The world was stunned when Russia went on to invade Ukraine at the beginning of 2022. The world showed support through technology but Caspio took it a step further. Caspio is the world's leading no-code cloud platform for building online database applications which have offices in the US, Poland, Philippines and Ukraine. When the invasion broke out, they offered their platform for free to anyone who wants to create apps for the people of Ukraine. They encouraged people to create apps that can support missing person directories, housing services, medical asset management and so much more.
We have always discussed how no-code can be beneficial as a business or start-up but we know this is now what no-code can do. It is a tool to make ideas come to life and even the non-profit ones. Charities, advocacy projects and crisis response teams often have limited staff due to their non-profit nature. With no-code, an investment in time and knowledge can go a long way without the heavy price tag. In this blog, we will see the potential of no-code to assist in creating projects that can directly make the world a better and safer place.
When the pandemic happened, the charity sector was not spared from its effects. According to Grant Thornton, an accounting and consulting firm, the charity sector is experiencing a period of change. This is driven by the digitalization of the economy, growing demands for impact and transparency, and an increasingly complex regulatory environment. Operational and financial stability are also rocked because of Covid’s effects on fundraising activities.
For philanthropies and non-profits, digitization can be beneficial through no-code and low-code. This technology allows them to custom build their own applications or even build websites without the need for a software developer on staff. Citizen software development is a rising trend that presents a lot of opportunities. With this, you can gather creative and functional ideas from colleagues who really know the ins and outs of the process so you can have a product that is highly relevant and customized to your organization’s needs. On top of that, it is more practical for non-profit organizations since it is cheaper to maintain and lower cash out. It can also be launched faster and can adjust to any technology.
Its uses are endless and can befitted to what an organization needs. You can use template codes which are like Canva or Powerpoint templates and you can just drag and drop functions based on your need. These can be used to improve volunteer approval process, merchandising inventory and even donation tracking for transparency. Here are some successful examples:
According to CharityDigital, Charities Trust used Appian to improve its donations and fund management systems, including streamlining on-boarding and lifetime relationship management. The new system is streamlining areas such as long-term relationships, visibility and responsiveness for charities across mobile and another online devices. This is critical since they receive £100m in charitable donations annually supporting 50,000 charities globally.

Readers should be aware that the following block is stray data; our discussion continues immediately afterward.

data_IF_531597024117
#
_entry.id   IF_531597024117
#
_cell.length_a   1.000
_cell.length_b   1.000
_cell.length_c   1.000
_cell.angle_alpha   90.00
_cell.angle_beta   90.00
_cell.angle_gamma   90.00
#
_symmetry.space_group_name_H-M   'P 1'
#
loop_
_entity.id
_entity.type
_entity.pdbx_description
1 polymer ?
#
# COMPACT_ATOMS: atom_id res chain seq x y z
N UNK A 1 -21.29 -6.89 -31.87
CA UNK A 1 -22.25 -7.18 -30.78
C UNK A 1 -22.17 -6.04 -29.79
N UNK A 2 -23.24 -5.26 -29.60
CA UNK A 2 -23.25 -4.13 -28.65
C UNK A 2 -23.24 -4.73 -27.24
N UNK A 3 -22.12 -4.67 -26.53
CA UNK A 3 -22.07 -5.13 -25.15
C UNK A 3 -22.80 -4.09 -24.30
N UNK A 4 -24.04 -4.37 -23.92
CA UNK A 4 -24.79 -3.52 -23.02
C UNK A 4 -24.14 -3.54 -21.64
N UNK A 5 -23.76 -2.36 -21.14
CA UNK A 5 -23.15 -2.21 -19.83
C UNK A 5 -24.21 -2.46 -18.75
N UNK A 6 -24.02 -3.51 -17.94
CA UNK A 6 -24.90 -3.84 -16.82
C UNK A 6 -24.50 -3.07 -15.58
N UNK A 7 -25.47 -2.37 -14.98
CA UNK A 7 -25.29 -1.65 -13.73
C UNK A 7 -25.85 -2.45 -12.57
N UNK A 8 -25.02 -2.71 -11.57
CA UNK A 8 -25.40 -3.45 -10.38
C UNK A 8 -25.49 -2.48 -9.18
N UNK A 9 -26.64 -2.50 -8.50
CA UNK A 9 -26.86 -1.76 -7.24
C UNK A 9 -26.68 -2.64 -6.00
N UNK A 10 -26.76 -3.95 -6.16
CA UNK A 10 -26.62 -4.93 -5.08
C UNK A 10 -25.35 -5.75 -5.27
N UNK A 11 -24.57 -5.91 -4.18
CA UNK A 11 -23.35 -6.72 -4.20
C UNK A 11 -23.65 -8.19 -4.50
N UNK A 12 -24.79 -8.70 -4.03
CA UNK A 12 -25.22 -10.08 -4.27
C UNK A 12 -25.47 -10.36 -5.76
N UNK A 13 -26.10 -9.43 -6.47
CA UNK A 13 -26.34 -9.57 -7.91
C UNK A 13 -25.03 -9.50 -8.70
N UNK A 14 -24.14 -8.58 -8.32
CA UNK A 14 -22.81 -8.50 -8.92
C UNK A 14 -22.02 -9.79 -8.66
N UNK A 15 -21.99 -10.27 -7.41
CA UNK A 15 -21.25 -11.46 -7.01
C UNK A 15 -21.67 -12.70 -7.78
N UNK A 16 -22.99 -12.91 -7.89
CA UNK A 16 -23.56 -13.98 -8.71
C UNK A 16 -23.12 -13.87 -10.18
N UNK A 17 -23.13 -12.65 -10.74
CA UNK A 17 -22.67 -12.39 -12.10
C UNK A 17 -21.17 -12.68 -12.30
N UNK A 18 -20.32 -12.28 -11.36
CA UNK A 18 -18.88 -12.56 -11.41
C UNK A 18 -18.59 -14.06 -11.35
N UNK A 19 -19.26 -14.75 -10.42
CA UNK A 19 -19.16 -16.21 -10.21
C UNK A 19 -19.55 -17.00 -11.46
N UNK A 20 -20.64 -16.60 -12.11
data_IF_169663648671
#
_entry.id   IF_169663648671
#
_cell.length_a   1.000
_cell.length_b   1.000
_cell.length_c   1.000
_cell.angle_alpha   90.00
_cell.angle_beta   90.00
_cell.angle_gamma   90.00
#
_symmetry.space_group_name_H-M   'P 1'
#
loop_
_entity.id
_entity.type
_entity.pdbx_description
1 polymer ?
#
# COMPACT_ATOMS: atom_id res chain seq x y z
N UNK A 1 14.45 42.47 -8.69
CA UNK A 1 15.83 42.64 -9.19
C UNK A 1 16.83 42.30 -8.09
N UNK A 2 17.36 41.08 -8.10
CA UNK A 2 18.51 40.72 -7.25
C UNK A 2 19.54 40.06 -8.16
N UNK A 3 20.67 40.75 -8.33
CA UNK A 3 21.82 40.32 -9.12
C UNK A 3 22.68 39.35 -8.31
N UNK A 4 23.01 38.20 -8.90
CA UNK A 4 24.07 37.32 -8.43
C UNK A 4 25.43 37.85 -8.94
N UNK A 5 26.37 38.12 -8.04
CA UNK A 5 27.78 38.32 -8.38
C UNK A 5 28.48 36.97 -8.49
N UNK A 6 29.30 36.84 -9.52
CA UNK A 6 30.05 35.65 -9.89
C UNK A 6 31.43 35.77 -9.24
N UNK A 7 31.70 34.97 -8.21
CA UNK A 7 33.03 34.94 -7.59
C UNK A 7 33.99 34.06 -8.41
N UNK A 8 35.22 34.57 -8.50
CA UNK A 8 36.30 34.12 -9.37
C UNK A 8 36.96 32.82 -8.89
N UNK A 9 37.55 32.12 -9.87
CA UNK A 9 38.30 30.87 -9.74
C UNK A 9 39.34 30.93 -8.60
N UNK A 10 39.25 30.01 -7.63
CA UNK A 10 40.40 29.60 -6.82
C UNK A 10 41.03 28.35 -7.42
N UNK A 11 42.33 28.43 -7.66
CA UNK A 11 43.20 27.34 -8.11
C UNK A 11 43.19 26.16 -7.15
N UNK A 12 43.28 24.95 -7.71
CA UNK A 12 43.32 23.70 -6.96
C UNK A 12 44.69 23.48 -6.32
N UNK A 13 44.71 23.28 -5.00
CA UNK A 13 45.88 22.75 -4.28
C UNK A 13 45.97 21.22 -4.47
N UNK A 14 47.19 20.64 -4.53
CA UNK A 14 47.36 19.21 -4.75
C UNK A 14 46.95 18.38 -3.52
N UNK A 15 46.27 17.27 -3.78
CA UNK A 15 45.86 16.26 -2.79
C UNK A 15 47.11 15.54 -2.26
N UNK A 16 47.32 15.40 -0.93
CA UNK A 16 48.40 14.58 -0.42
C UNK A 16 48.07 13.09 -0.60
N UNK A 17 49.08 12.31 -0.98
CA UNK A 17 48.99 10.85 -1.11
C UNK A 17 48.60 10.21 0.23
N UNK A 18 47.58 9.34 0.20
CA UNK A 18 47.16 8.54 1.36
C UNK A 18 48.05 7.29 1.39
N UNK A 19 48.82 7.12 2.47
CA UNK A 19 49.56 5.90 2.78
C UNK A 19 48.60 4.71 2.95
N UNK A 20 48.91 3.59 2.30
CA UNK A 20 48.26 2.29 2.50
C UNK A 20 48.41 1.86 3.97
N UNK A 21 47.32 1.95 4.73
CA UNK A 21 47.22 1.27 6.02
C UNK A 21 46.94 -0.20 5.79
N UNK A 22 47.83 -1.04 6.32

In Carefree, a UK-based, tech-first charity startup that provides free breaks to full-time unpaid carers using unsold hotel rooms. They used a combination of no-code tools like Webflow, Typeform, Pipedrive, Knack, Airtable, Notion, Intercom, Integromat,and Zapier to make this one. Carefree only uses 20% custom code and 80% is no-code. Through an agile “build-try-test-repeat” approach, they were able to create a user-friendly platform that makes transaction between carers and hotel managers frictionless.
Westminster Foundation for Democracy needed a way to evaluate its 60 programs worldwide more efficiently. The data they were getting is submitted in long Word documents with no standardized structure which made comparison difficult. WFD wanted to improve this process and tried to shop for systems that are practical and would work for them. After months of research, WFD’s Sonja Wiencke partnered with a colleague to build it using a no-code tool called Knack. They built a functional monitoring system that is customizable based on user feedback. The update was easy and can be done in real-time. Not only is it efficient, it boosted organization morale who saw their suggestions implemented swiftly.
The University College London used low-code to launch its ‘connect to protect’ COVID-19 reporting app for students and staff using OutSystems. This made it easy for students and staff to record symptoms, test schedules and results, helping the university to create a detailed reporting to the council during the height of the pandemic
Lastly, with the stronger call tocare to let Earth breathe, Temboo was born. It is the only no-code platform for environmental engagement which enable anyone to access and contribute to environmental data, building more empowered communities. It was used by Gowanus Canal Conservancy which lets local residents report data on storm water absorption rates. The results uploaded led to policy changes and grants, and build a new framework for smart city projects.
Technology is letting everyone solve problems, start businesses and so much more. Technology can also be harnessed by non-profits to maximize the resources that they have. When you think about it, this is the core of no-code. Giving everyone a chance to use technology with a simple idea. As no-code improves, we hope that it can be further used to improve the quality of life, save lives or create a better world.
You may also want to read